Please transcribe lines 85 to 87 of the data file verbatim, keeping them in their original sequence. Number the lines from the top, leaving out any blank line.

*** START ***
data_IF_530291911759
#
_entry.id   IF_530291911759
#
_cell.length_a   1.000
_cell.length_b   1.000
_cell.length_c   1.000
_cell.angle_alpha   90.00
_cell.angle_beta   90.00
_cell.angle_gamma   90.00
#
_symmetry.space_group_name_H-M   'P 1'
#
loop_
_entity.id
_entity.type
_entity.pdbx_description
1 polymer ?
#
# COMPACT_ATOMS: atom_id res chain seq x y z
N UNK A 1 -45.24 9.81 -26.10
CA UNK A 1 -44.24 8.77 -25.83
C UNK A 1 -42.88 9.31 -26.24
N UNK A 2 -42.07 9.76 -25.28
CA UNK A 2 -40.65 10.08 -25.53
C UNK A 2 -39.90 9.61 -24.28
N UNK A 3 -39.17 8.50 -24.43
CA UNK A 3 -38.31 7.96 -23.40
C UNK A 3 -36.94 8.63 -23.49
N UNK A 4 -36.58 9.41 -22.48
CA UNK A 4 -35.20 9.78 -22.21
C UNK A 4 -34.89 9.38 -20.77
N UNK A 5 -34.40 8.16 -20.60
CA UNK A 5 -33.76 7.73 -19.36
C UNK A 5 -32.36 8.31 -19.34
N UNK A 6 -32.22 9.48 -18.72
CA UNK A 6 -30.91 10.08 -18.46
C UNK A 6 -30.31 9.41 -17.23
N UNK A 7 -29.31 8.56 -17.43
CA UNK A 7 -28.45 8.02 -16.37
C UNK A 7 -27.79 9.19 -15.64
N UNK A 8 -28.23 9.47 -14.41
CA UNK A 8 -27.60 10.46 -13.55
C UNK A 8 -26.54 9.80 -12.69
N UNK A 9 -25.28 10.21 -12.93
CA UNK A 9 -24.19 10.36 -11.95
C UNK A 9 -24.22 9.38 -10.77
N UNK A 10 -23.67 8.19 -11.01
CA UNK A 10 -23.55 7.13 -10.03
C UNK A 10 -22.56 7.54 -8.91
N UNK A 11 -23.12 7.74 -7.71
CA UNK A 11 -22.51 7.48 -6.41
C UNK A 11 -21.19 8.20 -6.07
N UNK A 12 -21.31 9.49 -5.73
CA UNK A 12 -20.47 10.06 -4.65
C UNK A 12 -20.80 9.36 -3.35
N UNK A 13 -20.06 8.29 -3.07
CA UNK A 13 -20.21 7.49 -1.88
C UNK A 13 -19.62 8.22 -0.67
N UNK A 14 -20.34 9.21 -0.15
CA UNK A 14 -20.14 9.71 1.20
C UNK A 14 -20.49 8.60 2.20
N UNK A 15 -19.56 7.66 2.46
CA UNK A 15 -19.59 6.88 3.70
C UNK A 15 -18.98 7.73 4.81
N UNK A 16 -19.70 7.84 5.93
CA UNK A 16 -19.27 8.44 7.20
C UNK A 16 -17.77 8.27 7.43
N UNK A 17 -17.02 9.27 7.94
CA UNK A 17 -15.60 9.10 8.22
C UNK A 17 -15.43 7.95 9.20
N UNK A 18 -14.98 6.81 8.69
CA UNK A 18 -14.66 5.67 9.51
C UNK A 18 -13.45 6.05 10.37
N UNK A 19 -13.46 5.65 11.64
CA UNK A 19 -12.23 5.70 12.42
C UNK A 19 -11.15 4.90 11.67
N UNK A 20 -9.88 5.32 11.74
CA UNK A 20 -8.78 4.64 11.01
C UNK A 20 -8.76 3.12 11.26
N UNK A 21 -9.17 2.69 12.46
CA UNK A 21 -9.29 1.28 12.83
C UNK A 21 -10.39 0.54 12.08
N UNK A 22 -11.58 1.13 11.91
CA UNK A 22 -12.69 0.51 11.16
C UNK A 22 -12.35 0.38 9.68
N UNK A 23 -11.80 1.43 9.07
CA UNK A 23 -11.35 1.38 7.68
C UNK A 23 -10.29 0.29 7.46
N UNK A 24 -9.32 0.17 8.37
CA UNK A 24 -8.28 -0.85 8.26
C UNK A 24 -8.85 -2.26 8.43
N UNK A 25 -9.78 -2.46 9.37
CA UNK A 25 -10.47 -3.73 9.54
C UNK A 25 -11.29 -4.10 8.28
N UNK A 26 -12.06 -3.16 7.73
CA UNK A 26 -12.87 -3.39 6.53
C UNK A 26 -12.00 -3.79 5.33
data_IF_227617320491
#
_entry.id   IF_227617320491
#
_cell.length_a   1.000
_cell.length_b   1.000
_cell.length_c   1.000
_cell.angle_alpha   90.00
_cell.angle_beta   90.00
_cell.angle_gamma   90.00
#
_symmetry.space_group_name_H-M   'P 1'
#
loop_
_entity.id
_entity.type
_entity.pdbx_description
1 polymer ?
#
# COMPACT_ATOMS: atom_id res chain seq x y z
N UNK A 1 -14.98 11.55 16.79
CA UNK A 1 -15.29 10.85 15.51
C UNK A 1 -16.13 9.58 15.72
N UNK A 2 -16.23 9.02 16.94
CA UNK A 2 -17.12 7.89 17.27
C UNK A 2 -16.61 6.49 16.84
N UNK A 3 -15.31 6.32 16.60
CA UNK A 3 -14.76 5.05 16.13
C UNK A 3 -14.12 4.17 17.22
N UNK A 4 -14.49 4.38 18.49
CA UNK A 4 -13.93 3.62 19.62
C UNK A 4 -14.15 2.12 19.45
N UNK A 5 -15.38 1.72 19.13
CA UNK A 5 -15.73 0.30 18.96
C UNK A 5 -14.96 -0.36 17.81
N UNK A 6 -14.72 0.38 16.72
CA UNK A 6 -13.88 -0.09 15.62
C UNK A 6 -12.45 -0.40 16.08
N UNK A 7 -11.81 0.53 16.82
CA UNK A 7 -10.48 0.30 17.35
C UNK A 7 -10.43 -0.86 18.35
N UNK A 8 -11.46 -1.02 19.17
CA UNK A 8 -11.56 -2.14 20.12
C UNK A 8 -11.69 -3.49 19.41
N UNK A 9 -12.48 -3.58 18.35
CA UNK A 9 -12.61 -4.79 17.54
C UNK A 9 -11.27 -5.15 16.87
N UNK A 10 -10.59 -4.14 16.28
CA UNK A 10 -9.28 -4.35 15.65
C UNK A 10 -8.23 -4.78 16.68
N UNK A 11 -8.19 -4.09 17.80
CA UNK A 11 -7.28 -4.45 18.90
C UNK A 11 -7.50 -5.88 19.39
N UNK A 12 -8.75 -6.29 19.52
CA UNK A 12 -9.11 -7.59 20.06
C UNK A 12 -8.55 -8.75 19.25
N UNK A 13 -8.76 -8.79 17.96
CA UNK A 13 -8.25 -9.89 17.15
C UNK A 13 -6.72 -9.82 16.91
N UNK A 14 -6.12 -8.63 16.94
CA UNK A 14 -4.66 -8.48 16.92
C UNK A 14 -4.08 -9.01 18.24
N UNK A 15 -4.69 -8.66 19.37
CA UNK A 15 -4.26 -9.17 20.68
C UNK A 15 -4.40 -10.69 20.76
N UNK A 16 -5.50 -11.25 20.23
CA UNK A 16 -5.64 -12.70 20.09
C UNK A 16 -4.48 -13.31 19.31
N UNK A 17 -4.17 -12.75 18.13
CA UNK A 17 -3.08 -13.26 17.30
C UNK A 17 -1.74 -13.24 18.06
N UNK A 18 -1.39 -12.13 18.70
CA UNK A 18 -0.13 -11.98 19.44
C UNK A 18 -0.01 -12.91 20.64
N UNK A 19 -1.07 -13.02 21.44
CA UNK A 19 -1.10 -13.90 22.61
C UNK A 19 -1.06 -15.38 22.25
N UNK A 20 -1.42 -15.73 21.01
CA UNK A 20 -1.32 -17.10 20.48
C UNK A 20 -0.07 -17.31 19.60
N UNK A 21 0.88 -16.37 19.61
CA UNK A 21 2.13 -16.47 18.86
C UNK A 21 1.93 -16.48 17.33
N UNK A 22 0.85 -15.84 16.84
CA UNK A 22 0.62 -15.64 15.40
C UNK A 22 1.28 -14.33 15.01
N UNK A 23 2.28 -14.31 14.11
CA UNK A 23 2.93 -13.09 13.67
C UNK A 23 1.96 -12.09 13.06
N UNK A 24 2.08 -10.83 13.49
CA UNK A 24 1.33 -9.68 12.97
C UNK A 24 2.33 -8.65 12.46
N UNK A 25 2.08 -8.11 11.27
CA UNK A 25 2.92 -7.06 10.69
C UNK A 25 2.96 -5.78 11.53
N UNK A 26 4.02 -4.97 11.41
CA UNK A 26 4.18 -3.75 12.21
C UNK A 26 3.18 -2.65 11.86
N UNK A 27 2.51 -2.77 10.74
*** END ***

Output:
CA UNK A 22 -12.69 0.51 11.16
C UNK A 22 -12.35 0.38 9.68
N UNK A 23 -11.80 1.43 9.07